Pinocchio is lying - when he lies his nose grows
Last week the Wall Street Journal ran a controversial opinion piece about ebooks. A former book editor and a business professor argued that publishers needed to sell advertisements in ebooks in order to offset their shrinking profit margins. “[A] digital book is far less profitable than its hardcover cousin priced at $25,” their article argued. But according to responses on the web, there’s a problem with that argument. It isn’t true.

“Baen, a publishing house that specializes in fantasy and sci-fi, mostly with a militaristic bent, says that they’ve found that e-books significantly increase profits,” responded one commenter at a technology web site, even though that publisher sells DRM-free versions of their ebooks “for substantially less than they sell dead-tree versions.” And then another commenter backed up their skepticism with actual data provided by the New York Times.

Publisher’s Profits Before Overhead
On a $26 hardcover: $4.05
On a $12.99 ebook: $4.56 – $5.54
On a $ 9.99 ebook: $3.51 – $4.26

This isn’t speculation. The Times based their statistics “on interviews with several publishers and consultants who work with the publishing industry.” eBooks eliminate many of the costs associated with stacks of hardcover books, including printing costs, storage fees, and the cost of shipping books (and then shipping back the unsold copies).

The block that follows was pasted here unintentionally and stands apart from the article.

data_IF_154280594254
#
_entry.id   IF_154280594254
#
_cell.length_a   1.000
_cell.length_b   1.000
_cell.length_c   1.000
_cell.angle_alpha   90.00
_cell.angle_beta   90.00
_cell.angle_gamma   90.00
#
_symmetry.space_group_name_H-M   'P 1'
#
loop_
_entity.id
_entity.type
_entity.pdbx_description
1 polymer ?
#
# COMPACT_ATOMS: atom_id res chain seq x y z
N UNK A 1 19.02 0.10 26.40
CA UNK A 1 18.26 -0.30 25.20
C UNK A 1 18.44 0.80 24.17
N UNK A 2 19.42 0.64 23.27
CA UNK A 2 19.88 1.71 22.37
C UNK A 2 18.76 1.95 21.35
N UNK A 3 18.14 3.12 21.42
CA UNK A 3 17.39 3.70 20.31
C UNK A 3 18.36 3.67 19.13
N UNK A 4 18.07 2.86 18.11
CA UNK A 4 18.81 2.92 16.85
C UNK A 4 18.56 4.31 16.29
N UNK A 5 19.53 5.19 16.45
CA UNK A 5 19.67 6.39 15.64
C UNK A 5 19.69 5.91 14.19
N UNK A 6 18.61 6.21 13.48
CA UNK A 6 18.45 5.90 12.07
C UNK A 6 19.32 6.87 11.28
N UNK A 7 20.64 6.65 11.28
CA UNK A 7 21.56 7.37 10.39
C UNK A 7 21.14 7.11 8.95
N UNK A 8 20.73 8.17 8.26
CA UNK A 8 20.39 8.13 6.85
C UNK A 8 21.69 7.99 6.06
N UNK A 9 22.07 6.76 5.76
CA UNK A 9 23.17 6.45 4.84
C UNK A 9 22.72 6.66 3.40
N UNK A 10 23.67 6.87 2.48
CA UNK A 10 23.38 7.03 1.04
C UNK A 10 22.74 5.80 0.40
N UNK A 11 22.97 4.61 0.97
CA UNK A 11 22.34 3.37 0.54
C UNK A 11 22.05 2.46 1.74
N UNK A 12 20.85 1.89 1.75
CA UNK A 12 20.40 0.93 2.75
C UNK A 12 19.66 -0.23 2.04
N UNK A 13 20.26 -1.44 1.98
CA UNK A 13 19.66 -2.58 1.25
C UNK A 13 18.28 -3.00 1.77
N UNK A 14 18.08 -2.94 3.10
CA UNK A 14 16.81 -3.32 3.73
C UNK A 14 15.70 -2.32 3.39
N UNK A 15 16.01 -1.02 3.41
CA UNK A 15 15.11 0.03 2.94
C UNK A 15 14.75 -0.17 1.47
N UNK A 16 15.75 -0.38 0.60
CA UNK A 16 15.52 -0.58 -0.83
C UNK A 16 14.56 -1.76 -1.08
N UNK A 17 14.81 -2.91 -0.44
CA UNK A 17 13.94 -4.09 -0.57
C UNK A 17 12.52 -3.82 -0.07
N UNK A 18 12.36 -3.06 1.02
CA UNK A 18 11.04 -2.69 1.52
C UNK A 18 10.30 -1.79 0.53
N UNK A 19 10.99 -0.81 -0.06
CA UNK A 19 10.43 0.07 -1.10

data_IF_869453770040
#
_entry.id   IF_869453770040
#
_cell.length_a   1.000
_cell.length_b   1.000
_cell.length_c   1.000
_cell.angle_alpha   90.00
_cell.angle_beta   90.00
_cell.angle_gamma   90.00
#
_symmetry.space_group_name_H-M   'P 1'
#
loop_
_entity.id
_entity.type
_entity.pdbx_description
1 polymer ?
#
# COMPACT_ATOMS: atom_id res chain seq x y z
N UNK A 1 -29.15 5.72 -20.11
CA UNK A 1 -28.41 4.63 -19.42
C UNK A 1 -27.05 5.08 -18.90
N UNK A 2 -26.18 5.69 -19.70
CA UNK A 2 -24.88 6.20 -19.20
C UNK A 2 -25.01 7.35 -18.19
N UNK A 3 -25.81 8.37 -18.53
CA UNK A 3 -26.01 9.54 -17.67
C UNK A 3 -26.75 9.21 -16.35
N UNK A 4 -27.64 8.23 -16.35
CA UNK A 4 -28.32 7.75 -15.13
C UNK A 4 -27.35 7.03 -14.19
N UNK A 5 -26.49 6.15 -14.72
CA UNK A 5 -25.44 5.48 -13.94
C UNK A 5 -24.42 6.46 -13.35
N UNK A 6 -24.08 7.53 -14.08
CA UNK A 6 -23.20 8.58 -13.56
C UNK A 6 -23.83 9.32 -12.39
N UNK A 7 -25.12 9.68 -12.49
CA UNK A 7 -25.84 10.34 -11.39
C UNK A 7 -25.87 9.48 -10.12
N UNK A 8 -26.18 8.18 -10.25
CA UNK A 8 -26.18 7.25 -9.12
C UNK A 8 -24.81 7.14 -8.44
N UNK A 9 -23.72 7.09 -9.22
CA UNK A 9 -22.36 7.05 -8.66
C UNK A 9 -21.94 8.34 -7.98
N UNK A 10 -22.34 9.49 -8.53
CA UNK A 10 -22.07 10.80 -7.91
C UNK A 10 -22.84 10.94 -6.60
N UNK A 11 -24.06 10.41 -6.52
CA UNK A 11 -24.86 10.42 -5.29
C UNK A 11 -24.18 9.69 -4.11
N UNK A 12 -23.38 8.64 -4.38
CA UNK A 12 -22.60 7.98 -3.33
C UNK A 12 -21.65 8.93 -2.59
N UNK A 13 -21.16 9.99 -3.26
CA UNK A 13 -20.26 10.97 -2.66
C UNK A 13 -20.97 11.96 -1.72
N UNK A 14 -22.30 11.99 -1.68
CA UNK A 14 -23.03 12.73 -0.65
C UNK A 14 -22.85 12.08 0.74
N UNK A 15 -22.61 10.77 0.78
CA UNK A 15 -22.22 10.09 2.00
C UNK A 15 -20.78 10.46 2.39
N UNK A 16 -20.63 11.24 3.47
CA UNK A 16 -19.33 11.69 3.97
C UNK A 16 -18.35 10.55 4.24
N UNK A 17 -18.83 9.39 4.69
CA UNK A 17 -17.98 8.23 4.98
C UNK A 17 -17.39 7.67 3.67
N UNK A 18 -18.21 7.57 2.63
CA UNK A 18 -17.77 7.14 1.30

“That, obviously, is exactly what logic would tell you,” one commenter concluded. And the Times article suggested the publishers’ real motive might be simple self-preservation — they’re trying to keep up the demand for printed books. In a future with even more digital readers, lower ebook prices would mean “print booksellers like Barnes & Noble, Borders and independents across the country would be unable to compete… if the e-books are priced much lower than the print editions, no one but the aficionados and collectors will want to buy paper books.”

One publisher’s consultant even tells the newspaper point-blank that “If you want bookstores to stay alive, then you want to slow down this movement to e-books. The simplest way to slow down e-books is not to make them too cheap.”

So are publishers being honest about the costs of publishing a book? It’s a hotly-debated mystery, even to those people who are most affected by it: the authors who are actually writing the books! At the end of their article, the New York Times tracked down best-selling author Anne Rice, who admits that “None of us know what books cost. None of us know what kind of profits hardcover or paperback publishers make.”

Most of Rice’s books are available on the Kindle — though not her most famous book, Interview with the Vampire But as the publishing industry faces historic changes, it was nice to see that Anne Rice still remains firmly committed to the future of the ebook. “The only thing I think is a mistake is people trying to hold back e-books or Kindle and trying to head off this revolution by building a dam.

“It’s not going to work.”